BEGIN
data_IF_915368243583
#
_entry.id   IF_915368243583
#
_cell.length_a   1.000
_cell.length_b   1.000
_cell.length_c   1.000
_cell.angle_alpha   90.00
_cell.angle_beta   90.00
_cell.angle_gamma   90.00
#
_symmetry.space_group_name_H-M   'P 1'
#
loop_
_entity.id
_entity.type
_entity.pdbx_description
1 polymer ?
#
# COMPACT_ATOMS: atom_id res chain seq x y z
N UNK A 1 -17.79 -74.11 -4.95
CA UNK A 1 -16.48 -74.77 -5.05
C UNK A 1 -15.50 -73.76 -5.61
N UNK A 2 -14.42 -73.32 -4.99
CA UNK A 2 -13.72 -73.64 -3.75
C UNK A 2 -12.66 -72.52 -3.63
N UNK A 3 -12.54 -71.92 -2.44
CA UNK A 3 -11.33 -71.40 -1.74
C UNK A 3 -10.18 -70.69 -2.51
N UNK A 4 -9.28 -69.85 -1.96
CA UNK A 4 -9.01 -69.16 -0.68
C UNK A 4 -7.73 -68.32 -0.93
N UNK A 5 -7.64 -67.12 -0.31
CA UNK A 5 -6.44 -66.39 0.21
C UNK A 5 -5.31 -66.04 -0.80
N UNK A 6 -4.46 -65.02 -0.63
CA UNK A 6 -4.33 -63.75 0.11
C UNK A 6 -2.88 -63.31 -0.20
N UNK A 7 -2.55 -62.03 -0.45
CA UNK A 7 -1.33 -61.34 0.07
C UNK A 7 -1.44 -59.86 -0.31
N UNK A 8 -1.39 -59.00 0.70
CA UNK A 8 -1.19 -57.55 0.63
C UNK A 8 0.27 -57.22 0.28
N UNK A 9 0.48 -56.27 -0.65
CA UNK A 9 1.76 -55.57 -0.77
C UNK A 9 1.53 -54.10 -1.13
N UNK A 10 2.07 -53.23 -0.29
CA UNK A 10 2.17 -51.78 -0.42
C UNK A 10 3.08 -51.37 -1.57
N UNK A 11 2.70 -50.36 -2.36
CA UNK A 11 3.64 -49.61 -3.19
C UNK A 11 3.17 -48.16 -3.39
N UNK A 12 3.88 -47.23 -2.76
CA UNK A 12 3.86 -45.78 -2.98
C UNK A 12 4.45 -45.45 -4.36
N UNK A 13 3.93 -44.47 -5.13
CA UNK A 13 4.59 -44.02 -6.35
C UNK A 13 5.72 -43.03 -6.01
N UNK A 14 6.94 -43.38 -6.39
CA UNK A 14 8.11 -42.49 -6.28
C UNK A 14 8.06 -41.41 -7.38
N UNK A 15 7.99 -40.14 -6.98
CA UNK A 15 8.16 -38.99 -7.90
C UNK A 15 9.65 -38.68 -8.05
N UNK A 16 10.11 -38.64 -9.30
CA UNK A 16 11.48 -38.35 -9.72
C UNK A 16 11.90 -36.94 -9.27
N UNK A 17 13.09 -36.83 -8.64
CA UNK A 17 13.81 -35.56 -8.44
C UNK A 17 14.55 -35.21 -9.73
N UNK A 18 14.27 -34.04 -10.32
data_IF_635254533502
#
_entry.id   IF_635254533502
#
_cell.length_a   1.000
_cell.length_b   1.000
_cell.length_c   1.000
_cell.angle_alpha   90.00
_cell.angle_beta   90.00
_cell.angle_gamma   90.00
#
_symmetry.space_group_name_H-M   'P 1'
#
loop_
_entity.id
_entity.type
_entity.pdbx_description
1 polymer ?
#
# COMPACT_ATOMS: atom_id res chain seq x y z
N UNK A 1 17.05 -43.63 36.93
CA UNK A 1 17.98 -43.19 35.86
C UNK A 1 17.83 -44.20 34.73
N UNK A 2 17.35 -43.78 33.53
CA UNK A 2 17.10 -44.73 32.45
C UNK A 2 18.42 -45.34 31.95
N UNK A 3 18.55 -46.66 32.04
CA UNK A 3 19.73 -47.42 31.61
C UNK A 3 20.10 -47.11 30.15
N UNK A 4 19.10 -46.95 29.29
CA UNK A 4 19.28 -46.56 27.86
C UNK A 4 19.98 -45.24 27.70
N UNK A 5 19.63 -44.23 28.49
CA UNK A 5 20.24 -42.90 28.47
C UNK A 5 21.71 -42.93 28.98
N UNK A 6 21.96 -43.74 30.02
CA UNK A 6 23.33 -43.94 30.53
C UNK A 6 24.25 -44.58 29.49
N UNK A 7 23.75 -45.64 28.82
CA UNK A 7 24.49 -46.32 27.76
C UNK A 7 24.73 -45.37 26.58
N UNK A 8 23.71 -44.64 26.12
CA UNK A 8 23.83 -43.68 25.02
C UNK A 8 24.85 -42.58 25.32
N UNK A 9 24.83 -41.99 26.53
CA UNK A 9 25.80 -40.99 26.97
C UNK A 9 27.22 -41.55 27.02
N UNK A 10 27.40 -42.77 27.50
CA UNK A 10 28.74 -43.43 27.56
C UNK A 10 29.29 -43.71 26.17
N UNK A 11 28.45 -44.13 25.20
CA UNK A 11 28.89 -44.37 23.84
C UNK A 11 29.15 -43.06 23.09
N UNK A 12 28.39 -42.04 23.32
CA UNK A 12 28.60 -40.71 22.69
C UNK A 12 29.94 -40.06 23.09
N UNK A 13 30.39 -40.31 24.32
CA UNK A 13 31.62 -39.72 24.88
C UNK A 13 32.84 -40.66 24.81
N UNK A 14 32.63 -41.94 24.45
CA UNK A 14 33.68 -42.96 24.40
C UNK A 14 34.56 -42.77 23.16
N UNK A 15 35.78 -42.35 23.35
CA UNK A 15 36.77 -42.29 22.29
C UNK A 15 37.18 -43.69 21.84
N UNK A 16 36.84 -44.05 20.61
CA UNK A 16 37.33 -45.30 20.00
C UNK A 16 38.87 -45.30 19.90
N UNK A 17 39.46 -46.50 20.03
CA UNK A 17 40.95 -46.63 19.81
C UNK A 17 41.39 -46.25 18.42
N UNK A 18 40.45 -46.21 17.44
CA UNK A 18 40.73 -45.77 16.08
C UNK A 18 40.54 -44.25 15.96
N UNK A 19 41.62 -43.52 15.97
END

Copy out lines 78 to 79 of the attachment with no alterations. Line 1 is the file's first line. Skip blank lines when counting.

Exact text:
_cell.length_b   1.000
_cell.length_c   1.000